De novo inflammatory bowel disease is a potential post-acute sequela of SARS-CoV-2 infection

Thanita Thongtan MD*, Anasua Deb MD*, Sameer Islam MD


Background: Even though patients with inflammatory bowel disease (IBD) are not at increased risk of COVID-19 infection, patients with post-acute COVID-19 have been reported to have de novo IBD or a new diagnosis of IBD.

Objective: This article reviews the presentation, diagnosis, and clinical course of patients described in the literature to have new-onset IBD after the diagnosis of COVID-19 infection and discusses the possible pathophysiological mechanism.

Methods: Extensive literature review by compiling information from case reports and original studies identified by a PubMed and EMBASE search from inception to May 2021.

Results: We identified 4 case reports de novo IBD that occurred 2 weeks to 5 months after acute COVID-19 infection. Patients presented with persistent bloody diarrhea, abdominal pain, and anemia. Three patients were diagnosed with ulcerative colitis, and one patient was diagnosed with Crohn’s disease. Available evidence suggests that COVID-19 infection can cause intestinal inflammation and trigger de novo IBD, potentially through intestinal barrier leakage, alterations in gene expression, gut microbiota dysbiosis, and an exaggerated immune response.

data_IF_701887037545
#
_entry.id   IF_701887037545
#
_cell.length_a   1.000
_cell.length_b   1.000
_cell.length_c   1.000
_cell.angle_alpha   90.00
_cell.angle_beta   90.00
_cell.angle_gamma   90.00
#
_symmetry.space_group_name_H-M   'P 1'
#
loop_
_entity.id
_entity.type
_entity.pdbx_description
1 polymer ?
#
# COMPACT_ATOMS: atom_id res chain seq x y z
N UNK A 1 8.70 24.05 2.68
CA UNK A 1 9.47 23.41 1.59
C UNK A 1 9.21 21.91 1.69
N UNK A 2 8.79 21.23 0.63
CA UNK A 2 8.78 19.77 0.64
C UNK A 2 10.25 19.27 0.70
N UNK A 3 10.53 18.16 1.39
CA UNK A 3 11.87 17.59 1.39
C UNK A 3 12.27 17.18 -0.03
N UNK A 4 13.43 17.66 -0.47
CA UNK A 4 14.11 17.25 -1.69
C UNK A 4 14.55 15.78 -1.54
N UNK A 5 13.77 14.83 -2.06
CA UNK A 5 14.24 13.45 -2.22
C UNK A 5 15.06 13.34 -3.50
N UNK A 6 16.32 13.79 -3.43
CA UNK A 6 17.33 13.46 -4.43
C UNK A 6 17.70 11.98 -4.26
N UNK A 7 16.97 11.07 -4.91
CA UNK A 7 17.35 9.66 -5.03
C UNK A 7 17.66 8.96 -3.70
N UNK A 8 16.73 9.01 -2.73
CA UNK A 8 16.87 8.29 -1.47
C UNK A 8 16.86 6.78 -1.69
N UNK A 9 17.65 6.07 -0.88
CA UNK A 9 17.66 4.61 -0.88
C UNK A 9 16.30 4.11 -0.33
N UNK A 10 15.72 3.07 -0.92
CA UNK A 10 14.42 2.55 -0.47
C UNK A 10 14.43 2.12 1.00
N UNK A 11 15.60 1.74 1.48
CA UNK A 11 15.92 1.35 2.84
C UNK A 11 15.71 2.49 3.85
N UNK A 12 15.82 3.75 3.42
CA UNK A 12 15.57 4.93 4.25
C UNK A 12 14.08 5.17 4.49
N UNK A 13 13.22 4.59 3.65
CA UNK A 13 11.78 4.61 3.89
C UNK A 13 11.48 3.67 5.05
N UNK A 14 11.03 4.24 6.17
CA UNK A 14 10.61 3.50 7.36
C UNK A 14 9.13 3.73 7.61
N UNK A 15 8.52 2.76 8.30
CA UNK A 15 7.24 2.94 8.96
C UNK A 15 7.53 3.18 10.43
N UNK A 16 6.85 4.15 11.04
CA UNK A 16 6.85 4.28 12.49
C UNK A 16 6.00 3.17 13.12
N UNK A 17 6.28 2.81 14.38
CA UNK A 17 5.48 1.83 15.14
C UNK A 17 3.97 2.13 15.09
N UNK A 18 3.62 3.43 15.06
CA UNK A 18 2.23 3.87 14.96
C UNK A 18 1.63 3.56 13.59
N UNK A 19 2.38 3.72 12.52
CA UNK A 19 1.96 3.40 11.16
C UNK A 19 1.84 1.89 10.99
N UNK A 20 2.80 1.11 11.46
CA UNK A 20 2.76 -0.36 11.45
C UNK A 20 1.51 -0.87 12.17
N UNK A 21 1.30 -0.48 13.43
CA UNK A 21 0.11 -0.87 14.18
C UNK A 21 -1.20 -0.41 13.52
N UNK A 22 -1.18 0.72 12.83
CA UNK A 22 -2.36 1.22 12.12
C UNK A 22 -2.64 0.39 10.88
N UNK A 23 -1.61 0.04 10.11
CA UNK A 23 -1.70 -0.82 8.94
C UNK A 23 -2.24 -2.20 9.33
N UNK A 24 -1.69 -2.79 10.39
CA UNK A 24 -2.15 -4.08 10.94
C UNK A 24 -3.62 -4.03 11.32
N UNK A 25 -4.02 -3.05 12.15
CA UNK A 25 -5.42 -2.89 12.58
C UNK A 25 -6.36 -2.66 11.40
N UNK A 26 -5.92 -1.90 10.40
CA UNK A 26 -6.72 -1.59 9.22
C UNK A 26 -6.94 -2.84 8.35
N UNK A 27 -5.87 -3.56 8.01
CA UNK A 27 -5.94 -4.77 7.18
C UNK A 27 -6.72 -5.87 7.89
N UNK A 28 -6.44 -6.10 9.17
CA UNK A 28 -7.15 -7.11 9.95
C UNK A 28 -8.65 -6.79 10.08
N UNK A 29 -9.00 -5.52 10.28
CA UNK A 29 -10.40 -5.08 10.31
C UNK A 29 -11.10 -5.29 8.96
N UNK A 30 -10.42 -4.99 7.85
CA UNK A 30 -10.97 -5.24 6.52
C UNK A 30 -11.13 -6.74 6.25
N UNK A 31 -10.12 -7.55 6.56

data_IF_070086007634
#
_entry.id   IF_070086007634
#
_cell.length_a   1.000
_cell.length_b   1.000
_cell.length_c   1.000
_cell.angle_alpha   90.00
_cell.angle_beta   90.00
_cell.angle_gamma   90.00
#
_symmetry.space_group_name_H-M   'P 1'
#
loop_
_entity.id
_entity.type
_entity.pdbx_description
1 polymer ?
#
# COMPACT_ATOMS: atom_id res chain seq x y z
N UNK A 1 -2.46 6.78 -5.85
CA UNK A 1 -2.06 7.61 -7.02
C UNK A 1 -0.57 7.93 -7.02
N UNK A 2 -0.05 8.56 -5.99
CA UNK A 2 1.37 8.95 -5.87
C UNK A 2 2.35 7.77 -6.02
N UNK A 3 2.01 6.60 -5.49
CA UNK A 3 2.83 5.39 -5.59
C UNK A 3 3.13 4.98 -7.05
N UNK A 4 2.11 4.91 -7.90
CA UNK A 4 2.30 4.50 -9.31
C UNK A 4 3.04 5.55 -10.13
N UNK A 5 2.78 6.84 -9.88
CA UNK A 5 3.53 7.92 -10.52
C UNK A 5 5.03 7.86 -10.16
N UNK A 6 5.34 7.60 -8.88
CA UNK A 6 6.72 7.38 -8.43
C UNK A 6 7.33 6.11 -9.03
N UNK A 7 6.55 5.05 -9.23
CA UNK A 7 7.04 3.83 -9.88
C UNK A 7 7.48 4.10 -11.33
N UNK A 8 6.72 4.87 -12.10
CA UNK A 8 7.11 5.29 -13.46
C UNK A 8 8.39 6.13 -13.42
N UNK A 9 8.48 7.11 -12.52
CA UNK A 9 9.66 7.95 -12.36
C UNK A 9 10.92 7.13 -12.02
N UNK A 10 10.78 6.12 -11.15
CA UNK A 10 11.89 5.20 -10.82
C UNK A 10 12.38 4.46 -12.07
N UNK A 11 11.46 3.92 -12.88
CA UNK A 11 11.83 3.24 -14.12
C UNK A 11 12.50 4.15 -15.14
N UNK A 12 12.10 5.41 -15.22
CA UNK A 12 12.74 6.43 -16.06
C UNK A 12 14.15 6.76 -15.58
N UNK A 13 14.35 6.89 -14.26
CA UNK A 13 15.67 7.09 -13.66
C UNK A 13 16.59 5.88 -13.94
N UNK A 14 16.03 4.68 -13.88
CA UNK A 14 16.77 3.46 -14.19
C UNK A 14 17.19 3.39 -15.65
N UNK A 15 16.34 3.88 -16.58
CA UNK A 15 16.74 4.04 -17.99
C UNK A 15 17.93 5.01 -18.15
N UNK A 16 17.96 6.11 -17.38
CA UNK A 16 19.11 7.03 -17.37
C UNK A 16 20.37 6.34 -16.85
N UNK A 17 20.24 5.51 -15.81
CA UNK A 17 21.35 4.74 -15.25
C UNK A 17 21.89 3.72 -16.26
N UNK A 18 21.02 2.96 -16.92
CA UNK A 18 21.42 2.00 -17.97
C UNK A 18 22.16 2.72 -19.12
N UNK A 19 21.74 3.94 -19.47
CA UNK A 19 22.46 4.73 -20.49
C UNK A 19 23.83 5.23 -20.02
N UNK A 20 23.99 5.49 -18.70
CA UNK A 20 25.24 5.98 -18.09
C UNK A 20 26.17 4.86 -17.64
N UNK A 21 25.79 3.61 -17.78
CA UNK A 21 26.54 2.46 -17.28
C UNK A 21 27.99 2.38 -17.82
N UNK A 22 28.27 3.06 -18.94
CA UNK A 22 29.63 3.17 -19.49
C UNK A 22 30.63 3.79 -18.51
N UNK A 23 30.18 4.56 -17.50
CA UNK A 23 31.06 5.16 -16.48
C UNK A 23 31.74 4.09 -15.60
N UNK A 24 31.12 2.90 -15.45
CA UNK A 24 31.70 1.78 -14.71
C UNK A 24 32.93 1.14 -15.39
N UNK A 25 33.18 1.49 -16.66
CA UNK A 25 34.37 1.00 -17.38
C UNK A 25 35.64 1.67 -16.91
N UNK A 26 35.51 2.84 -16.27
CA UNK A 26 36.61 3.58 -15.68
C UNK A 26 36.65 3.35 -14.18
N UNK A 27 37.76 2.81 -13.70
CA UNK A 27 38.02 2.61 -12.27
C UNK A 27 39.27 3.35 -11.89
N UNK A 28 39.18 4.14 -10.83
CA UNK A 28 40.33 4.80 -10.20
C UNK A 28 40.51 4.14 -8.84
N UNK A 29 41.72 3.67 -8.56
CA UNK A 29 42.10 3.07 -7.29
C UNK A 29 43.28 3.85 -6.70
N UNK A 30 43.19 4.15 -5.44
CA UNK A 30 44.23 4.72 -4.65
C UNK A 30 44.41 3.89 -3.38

Conclusion: The presence of the SARS-CoV-2 virus in the gut can cause de novo IBD through complex multiple factors. Further studies need to be done to confirm a causal link and the underlying mechanism. Clinicians should be vigilant about the possibility of IBD in patients present with anemia, abdominal pain, or chronic bloody diarrhea after a short interval of COVID-19 infection which may warrant a referral to a gastroenterologist.

Keyword: de novo inflammatory bowel disease, COVID-19 infection, SARS-CoV-2 virus, pathophysiology

Article citation: Thongtan T, Deb A, Islam S. De novo inflammatory bowel disease is a potential post-acute sequela of SARS-CoV-2 infection The Southwest Respiratory and Critical Care Chronicles 2021;9(41):35–39
From: Department of Internal Medicine, Texas Tech University Health Sciences Center, Lubbock, Texas
Submitted: 7/18/2021
Accepted: 9/26/2021
Reviewer: Drew Payne DO
Conflicts of interest: none
This work is licensed under a Creative Commons
Attribution-ShareAlike 4.0 International License.

* Co-first author.